Lawmakers deny an appeal intended to stop conversion of First Baptist Church of Venice
By Sam Catanzaro
A half-century-old church in Venice with deep historical ties to the area’s African American community may soon become a mansion for a billionaire’s family.
The church is the First Baptist Church of Venice, now owned by Jay Penske, the son of automotive billionaire Roger Penske. Jay and his wife Elaine want the City of Los Angeles to approve an exemption allowing them to change the use of the mid-century church into an 11,860 square-foot single-family home with a rooftop deck. Jay and Elaine, whose net worth is around $800 million, say they want to raise their children in Venice. In 2015 they bought the church for $6.3 million from First Baptist Church of Venice Bishop Horace Allen after the congregation voted 41-9 in favor of selling the church, a sale that a judge later ruled was fraudulent.
On Tuesday, January 14 the Los Angeles City Council Planning and Land Use Management Committee (Planning Committee) unanimously denied an appeal intended to overturn a West LA planning commission decision allowing for the conversion of First Baptist into a single-family residence.
The appeal, filed by Venice resident and activist Mike Bravo, argued that the First Baptist Church of Venice, founded in 1910, is a historical resource and its conversion into a single-family home would degrade the character of the surrounding Oakwood neighborhood.
“The Oakwood Planning District is significant as a rare example of an early-20th century African-American enclave in Venice,” reads the appeal. “The First Baptist Church was the place that helped represent, unify and strengthen the community throughout the years, from the early 1900s when the first African Americans came to work in Venice and had to cling together, to barter their services, worship together and survive. With First Baptist Church as their rock, the African American people survived through the hardships and aftermath of wars, the great depression, and the daunting years of civil, economic and infrastructure neglect by the City of Los Angeles.”
In 2000, Los Angeles City Council designated the corner of Westminster Avenue and 7th Avenue where the church stands as a permanent ceremonial location and created Bishop E.L. Holmes Square named after the longtime pastor of the First Baptist Church of Venice. In 2018, however, Los Angeles’ Cultural Heritage Commission found the church did not meet the conditions to become a historical landmark, a major setback for activists trying to save the building.
Under terms that the Penske family agreed to, the facade and aesthetic of the church must be retained. Councilmember Mike Bonin, a member of the Planning Committee who voted to deny the appeal, said in a Facebook post that this agreement achieves many of the same results as a landmark status.
“Our Planning Committee approved a plan requiring the new owners of the former First Baptist Church of Venice — which did not receive official landmark designation from the commission — to preserve the facade and aesthetic, achieving many of the goals of landmark designation,” Bonin said.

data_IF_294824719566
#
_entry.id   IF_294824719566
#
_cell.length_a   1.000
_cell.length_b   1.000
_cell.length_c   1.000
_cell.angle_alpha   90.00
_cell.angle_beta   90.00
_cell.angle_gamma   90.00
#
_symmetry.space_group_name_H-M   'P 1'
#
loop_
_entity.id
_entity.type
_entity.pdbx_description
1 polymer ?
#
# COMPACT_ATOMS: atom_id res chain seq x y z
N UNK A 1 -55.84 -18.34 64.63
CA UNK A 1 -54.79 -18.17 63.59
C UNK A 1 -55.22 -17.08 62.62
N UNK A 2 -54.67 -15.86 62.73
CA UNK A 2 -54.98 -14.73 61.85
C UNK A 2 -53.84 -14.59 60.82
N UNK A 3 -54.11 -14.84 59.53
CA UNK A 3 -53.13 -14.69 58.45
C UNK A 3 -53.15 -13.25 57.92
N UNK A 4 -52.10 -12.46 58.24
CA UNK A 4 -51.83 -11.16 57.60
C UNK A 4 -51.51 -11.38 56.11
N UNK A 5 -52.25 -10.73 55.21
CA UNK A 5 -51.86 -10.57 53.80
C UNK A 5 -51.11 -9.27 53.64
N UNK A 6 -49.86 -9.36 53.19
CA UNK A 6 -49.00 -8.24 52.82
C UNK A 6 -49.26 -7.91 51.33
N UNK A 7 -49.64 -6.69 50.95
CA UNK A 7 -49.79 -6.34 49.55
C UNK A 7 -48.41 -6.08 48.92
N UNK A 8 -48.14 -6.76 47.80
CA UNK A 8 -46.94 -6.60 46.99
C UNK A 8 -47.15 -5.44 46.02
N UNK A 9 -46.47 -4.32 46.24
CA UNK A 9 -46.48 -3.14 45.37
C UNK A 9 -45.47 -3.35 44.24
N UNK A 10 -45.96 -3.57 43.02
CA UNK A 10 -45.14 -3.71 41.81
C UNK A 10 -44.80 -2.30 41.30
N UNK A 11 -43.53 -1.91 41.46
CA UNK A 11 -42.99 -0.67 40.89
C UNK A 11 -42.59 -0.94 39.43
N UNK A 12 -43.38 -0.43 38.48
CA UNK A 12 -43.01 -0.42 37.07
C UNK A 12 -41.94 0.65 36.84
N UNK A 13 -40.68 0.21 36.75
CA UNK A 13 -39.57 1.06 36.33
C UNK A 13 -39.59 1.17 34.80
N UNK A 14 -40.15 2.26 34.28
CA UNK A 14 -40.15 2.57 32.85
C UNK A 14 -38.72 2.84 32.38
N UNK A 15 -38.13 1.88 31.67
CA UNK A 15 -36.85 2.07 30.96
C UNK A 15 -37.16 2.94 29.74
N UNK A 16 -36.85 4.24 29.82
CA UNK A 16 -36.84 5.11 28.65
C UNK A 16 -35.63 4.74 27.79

The post, however, has prompted a backlash in the comments section from some Facebook users.
“Just to be clear, the billionaire kid gets to tear down the community church and build his oversized McMansion, but he has to keep the church facade…and you think you’ve accomplished something for the community?” wrote a Facebook user named Steve in a comment.
Supporters of the church say that preserving the facade and aesthetic of the church is not enough to honor the building’s legacy, wanting the church to function as a community space instead of a private residence.
“This church should be gifted back to the community that it was stolen in the form of reparations,” wrote Laddie Williams from the organization Venice Lives in a letter to City Council. “This church should be respected by the City of Los Angeles and restored to its integral beauty and be used once again to gather together in worship in all denominations, house families, feed families, educate children, give people hope that is so desperately needed in our city.”
“This church should be respected by the City of Los Angeles and restored to its integral beauty and be used once again to gather together in worship in all denominations, house families, feed families, educate children, give people hope that is so desperately needed in our city.”Laddie Williams, Save Venice
While there has been no survey or polling to determine if the public at large supports the Penske’s family attempt to redevelop the church, according to a West Los Angeles Planning Commission report, 20 out of 21 emails and letters received regarding the project were in opposition.
“Approximately 21 emails were submitted by members of the community, of which 20 letters voiced opposition to the project and one letter was in support. Several phone calls were received, from members of the previous congregation of the First Baptist Church, in opposition to the proposed change of use,” reads the report.
Yo! Venice has reached out to the law firm representing the property owner of the church for a statement but they could not immediately be reached for comment.
[…] to a report in Yo! Venice, Penske purchased the church for $6.3 million in a controversial deal that a judge later ruled as […]